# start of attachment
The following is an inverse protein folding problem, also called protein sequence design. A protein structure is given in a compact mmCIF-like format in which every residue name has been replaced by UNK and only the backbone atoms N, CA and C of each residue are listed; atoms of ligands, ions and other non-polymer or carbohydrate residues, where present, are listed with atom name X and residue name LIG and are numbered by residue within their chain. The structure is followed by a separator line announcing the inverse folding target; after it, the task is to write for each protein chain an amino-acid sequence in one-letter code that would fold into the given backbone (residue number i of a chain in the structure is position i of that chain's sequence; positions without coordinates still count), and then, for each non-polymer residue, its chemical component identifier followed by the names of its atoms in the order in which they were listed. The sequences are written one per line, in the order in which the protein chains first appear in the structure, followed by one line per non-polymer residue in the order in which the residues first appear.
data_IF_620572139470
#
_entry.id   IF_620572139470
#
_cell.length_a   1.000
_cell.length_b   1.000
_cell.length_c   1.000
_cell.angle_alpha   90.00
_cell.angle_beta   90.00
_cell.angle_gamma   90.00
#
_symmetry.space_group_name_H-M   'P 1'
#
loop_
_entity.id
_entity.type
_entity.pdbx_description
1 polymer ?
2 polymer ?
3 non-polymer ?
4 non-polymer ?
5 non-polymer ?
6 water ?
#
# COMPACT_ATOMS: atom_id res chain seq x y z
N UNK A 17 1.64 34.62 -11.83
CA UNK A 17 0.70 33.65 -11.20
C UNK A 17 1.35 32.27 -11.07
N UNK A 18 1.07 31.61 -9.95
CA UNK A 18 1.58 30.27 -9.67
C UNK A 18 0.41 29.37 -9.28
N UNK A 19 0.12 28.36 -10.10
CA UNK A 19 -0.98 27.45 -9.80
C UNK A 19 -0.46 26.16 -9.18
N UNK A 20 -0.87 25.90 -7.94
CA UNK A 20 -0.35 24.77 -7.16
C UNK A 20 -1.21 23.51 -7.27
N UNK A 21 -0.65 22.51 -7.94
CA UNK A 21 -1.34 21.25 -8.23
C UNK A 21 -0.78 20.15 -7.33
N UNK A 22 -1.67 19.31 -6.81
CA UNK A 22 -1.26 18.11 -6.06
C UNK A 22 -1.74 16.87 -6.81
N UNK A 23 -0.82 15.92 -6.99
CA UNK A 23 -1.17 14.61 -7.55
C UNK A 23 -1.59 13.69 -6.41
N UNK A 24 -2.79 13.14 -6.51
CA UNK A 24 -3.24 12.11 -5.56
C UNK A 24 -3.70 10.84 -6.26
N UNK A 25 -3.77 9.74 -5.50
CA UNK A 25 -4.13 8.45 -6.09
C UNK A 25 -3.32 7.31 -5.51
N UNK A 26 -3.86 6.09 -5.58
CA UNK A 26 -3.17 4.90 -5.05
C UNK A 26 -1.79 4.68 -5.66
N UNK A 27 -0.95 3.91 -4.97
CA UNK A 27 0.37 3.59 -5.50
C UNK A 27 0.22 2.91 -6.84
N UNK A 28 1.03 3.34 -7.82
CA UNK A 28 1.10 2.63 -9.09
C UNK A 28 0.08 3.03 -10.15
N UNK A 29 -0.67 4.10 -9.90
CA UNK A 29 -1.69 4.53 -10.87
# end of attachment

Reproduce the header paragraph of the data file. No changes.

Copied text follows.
The following is an inverse protein folding problem, also called protein sequence design. A protein structure is given in a compact mmCIF-like format in which every residue name has been replaced by UNK and only the backbone atoms N, CA and C of each residue are listed; atoms of ligands, ions and other non-polymer or carbohydrate residues, where present, are listed with atom name X and residue name LIG and are numbered by residue within their chain. The structure is followed by a separator line announcing the inverse folding target; after it, the task is to write for each protein chain an amino-acid sequence in one-letter code that would fold into the given backbone (residue number i of a chain in the structure is position i of that chain's sequence; positions without coordinates still count), and then, for each non-polymer residue, its chemical component identifier followed by the names of its atoms in the order in which they were listed. The sequences are written one per line, in the order in which the protein chains first appear in the structure, followed by one line per non-polymer residue in the order in which the residues first appear.